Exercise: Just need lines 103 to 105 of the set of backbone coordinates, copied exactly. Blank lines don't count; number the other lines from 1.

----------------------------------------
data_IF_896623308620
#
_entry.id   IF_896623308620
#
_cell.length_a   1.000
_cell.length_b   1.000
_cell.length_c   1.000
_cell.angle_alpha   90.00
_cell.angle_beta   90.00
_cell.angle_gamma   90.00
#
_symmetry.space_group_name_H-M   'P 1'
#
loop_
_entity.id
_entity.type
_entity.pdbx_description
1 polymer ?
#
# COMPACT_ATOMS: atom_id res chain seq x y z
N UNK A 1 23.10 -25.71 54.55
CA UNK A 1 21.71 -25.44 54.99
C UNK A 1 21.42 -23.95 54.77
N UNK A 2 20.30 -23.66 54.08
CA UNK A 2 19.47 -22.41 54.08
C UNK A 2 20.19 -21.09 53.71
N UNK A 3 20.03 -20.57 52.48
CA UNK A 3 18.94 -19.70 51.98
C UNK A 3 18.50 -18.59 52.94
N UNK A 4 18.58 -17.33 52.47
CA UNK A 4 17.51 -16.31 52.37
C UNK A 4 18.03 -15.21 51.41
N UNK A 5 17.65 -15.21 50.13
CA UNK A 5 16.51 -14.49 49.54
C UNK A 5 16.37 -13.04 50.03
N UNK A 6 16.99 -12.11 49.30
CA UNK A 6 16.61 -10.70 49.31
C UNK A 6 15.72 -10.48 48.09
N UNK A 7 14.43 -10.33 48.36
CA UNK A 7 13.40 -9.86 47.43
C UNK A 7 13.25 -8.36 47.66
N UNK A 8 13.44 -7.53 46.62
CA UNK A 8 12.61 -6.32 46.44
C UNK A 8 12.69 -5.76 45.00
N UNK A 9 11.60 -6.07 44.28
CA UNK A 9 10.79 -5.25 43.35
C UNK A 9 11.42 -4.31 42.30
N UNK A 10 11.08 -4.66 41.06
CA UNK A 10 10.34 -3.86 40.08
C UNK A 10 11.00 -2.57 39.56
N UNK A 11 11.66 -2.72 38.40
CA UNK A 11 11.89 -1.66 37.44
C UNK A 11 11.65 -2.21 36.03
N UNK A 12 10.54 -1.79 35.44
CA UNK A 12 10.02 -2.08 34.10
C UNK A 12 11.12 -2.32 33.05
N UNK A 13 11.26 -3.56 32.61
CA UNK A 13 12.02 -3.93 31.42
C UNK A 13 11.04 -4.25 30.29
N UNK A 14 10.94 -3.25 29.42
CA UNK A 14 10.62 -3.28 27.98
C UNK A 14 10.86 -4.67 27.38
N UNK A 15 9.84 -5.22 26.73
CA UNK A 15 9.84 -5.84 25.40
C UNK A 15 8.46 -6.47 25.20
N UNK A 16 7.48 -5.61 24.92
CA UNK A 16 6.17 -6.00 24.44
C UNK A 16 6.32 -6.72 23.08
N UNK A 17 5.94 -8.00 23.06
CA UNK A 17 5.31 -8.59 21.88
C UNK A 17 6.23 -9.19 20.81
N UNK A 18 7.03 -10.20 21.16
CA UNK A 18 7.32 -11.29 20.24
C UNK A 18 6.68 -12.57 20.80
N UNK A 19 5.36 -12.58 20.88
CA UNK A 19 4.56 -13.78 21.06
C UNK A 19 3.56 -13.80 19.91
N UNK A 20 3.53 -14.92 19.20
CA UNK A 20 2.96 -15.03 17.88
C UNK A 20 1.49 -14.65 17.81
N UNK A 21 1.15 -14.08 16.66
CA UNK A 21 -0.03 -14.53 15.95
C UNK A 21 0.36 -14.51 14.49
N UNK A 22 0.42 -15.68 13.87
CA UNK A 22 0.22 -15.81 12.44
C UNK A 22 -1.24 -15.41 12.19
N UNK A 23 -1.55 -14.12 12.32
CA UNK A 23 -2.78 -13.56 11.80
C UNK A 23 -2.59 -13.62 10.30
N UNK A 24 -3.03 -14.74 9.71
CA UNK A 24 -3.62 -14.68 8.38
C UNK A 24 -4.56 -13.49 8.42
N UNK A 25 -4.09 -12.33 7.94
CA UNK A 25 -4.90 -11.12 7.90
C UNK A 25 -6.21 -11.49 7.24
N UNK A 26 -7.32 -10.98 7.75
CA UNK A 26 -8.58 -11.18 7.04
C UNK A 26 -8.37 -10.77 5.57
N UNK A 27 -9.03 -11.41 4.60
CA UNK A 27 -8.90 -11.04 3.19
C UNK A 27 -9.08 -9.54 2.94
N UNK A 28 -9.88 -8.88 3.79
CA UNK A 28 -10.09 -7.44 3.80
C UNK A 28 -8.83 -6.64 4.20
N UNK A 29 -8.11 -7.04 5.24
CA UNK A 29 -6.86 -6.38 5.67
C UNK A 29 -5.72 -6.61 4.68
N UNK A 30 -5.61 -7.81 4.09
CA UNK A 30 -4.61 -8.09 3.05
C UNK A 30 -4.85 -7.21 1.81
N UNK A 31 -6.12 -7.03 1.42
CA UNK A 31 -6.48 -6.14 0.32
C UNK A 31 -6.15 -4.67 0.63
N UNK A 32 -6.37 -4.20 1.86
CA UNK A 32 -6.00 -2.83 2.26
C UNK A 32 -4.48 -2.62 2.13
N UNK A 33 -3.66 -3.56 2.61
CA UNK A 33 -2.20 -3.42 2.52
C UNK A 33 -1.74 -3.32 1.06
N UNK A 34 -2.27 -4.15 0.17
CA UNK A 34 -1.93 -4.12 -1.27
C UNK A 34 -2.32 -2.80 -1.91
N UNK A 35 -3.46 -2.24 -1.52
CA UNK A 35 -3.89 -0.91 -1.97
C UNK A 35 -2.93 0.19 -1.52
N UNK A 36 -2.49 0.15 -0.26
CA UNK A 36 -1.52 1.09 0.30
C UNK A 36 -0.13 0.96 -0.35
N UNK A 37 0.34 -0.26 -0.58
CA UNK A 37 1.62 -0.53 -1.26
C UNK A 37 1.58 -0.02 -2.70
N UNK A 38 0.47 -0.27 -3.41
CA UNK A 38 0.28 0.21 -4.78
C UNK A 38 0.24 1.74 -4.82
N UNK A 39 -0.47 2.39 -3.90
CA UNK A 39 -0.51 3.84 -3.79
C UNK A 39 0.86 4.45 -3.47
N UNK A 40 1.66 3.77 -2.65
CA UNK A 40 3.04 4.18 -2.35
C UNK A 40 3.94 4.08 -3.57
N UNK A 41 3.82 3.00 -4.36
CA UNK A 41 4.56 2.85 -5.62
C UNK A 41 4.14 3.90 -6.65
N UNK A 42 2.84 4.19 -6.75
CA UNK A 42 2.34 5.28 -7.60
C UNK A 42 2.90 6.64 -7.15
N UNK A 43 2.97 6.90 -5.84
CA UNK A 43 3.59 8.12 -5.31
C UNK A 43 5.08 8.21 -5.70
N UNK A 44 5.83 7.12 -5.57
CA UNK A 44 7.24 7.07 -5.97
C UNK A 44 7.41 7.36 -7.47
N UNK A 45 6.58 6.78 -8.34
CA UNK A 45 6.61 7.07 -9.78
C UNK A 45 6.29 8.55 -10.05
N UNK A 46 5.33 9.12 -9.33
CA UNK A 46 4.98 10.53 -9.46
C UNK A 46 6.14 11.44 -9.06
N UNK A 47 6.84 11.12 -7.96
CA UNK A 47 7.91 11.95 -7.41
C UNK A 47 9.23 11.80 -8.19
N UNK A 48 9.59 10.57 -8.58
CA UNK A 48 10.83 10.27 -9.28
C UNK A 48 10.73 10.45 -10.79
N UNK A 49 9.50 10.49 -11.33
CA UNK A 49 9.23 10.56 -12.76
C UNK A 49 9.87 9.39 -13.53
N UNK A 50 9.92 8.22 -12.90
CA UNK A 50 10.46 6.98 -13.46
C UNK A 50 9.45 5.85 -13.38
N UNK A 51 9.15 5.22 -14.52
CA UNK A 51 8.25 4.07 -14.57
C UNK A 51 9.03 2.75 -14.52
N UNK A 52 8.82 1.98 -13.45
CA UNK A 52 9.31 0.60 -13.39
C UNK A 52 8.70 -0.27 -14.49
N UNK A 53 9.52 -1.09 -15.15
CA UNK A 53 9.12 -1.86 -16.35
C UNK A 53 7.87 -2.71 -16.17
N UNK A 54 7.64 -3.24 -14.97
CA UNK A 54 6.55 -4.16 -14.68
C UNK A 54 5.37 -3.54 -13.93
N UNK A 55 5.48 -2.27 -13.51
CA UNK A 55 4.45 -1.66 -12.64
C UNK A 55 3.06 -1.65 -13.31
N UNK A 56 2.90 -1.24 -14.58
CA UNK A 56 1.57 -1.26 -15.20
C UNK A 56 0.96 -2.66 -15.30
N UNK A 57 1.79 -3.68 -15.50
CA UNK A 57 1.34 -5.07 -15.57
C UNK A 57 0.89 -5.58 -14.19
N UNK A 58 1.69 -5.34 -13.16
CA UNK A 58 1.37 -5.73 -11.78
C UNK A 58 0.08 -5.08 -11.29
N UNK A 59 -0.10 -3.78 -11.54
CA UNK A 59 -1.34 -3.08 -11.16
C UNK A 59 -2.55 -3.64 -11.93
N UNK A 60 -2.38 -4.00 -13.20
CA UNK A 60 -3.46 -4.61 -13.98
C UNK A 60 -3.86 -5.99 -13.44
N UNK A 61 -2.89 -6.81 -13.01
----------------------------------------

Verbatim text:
CA UNK A 28 -10.09 -7.44 3.80
C UNK A 28 -8.83 -6.64 4.20
N UNK A 29 -8.11 -7.04 5.24